Despite what you may have heard, more books are written — and read — these days than ever before


THIS PIECE debunks the theory that the writing and reading of books are on the decline:

We’ve written more than a few times about Scott Turow [above], a brilliant author, but an absolute disaster as the Luddite-driven head of the Authors’ Guild. During his tenure, he’s done a disservice to authors around the globe by basically attacking everything new and modern — despite any opportunities it might provide — and talked up the importance of going back to physical books and bookstores. He’s an often uninformed champion of a past that never really existed and which has no place in modern society. He once claimed that Shakespeare wouldn’t have been successful under today’s copyright law because of piracy, ignoring the fact that copyright law didn’t even exist in the age of Shakespeare. His anti-ebook rants are just kind of wacky.

However, in his latest NY Times op-ed, he’s basically thrown all of his cluelessness together in a rambling mishmash of “and another thing,” combined with his desire to get those nutty technology kids off his lawn. For the few thousand members of the Authors Guild, it’s time you found someone who was actually a visionary to lead, rather than a technology-hating reactionary pining for a mythical time in the past.


Turow, apparently, ignores the fact that these modern technological wonders (which he hates so much) have enabled an entire new world of massively successful self-published authors, who take advantage of this situation to realize that they don’t need publishers, and the lower costs and ease of distribution makes things much easier. As Clay Shirky has said in the past, publishing is a button, not an industry. And, no, that doesn’t mean that authors should all do it by themselves, but the challenges are in marketing, not in “publishing” or distribution any more (with respect to ebooks).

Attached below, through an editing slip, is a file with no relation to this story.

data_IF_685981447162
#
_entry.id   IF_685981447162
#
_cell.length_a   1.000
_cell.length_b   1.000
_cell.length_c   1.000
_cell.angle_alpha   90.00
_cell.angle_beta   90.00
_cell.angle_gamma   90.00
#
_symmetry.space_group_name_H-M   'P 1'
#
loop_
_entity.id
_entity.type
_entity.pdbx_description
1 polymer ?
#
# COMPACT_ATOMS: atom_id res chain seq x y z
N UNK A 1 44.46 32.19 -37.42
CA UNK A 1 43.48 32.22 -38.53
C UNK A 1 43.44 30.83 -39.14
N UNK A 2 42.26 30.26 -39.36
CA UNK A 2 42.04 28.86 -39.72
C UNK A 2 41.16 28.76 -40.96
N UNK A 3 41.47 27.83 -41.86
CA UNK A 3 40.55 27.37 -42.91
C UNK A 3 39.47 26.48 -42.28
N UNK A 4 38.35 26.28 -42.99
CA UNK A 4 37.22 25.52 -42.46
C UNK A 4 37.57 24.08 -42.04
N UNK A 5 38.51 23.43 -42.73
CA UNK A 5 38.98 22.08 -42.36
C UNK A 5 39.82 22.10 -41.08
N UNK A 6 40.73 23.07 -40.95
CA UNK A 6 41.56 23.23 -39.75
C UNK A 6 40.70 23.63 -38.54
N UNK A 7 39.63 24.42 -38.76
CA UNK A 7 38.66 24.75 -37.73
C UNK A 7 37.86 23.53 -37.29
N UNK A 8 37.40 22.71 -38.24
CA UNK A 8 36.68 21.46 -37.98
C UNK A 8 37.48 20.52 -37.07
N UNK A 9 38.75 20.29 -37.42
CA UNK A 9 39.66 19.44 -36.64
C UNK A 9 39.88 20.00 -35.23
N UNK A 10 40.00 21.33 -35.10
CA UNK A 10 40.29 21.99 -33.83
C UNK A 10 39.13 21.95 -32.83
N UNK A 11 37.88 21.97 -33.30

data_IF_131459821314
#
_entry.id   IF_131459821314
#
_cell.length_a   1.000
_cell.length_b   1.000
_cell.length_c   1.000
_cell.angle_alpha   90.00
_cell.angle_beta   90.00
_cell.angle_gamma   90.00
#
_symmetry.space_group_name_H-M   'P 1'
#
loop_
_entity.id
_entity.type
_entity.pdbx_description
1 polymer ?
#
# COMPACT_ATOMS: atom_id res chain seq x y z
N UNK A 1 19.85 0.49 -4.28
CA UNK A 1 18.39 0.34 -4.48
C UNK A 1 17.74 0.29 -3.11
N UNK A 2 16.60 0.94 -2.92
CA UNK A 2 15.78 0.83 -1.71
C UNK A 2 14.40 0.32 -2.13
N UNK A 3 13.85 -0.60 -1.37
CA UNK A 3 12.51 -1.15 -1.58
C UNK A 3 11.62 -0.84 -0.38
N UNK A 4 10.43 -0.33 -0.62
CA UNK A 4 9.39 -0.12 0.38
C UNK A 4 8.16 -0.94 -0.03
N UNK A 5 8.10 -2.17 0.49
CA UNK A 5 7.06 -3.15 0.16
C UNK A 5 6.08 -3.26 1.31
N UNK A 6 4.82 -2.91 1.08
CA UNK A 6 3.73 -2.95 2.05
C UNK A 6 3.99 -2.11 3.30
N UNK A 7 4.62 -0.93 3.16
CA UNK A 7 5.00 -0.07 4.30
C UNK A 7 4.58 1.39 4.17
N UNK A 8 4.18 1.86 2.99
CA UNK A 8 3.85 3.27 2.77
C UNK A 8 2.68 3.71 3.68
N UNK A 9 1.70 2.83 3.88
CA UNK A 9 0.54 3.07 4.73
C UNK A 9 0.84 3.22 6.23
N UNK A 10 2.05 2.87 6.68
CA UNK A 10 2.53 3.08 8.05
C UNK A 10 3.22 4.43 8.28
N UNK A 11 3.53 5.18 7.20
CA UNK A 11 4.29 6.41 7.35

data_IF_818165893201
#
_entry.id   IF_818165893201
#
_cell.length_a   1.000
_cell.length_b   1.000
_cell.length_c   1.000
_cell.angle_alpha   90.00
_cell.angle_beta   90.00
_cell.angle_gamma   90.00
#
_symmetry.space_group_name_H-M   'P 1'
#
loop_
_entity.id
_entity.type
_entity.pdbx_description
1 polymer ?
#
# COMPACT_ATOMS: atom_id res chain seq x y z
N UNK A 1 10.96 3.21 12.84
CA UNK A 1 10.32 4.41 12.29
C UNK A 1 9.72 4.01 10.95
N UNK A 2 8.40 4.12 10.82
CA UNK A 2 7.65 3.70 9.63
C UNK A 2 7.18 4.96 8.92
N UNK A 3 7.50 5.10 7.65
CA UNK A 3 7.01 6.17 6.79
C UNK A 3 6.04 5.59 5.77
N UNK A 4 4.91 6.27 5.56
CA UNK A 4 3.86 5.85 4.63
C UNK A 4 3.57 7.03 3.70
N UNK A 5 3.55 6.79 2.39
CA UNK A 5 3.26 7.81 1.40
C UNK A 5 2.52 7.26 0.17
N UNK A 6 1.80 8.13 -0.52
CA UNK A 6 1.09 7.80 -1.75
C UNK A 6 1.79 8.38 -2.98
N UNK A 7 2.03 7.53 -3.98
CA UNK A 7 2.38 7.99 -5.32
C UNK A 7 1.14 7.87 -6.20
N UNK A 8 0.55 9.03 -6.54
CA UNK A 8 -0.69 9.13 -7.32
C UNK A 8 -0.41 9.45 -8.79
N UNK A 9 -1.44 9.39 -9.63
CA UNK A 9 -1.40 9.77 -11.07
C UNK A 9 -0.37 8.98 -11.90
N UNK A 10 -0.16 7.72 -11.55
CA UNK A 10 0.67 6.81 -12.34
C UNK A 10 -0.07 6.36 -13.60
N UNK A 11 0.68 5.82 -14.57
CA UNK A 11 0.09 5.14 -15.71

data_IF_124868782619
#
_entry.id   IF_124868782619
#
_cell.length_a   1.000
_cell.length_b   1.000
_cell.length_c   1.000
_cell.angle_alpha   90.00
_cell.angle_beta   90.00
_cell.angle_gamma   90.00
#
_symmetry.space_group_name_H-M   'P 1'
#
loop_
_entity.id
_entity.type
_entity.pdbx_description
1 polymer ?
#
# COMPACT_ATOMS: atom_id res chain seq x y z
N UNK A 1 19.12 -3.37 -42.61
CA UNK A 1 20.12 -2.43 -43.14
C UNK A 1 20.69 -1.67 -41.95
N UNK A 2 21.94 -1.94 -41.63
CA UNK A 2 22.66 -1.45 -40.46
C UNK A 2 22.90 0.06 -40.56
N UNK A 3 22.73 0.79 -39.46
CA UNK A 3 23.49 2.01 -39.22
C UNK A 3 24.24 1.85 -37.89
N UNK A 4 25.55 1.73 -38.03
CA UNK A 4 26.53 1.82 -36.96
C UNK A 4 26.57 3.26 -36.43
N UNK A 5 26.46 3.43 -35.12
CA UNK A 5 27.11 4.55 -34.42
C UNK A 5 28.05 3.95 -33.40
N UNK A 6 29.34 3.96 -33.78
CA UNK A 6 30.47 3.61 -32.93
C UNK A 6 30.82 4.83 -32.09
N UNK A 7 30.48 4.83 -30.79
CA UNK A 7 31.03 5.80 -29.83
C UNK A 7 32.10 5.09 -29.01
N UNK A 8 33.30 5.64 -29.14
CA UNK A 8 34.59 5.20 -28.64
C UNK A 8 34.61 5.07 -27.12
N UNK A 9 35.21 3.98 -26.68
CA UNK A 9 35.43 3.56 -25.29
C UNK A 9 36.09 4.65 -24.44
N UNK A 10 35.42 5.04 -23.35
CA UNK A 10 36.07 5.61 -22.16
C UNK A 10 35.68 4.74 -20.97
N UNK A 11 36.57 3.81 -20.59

Also the idea of a literary culture at risk is laughable. More books are being published today than ever before. More people are reading books today than ever before. More people are writing books than ever before. Books that would never have been published in the past are regularly published today. There is an astounding wealth of cultural diversity in the literary world. Sure, some of it means a lot more competition for the small group of authors (only about 8,000 or so) that Turow represents… oh wait, I think we’ve perhaps touched on the reason that Turow is all upset by this. But, of course, more competition for that small group of authors does not mean the culture of books and literature is at risk at all. Quite the opposite.


There’s more about this matter HERE.


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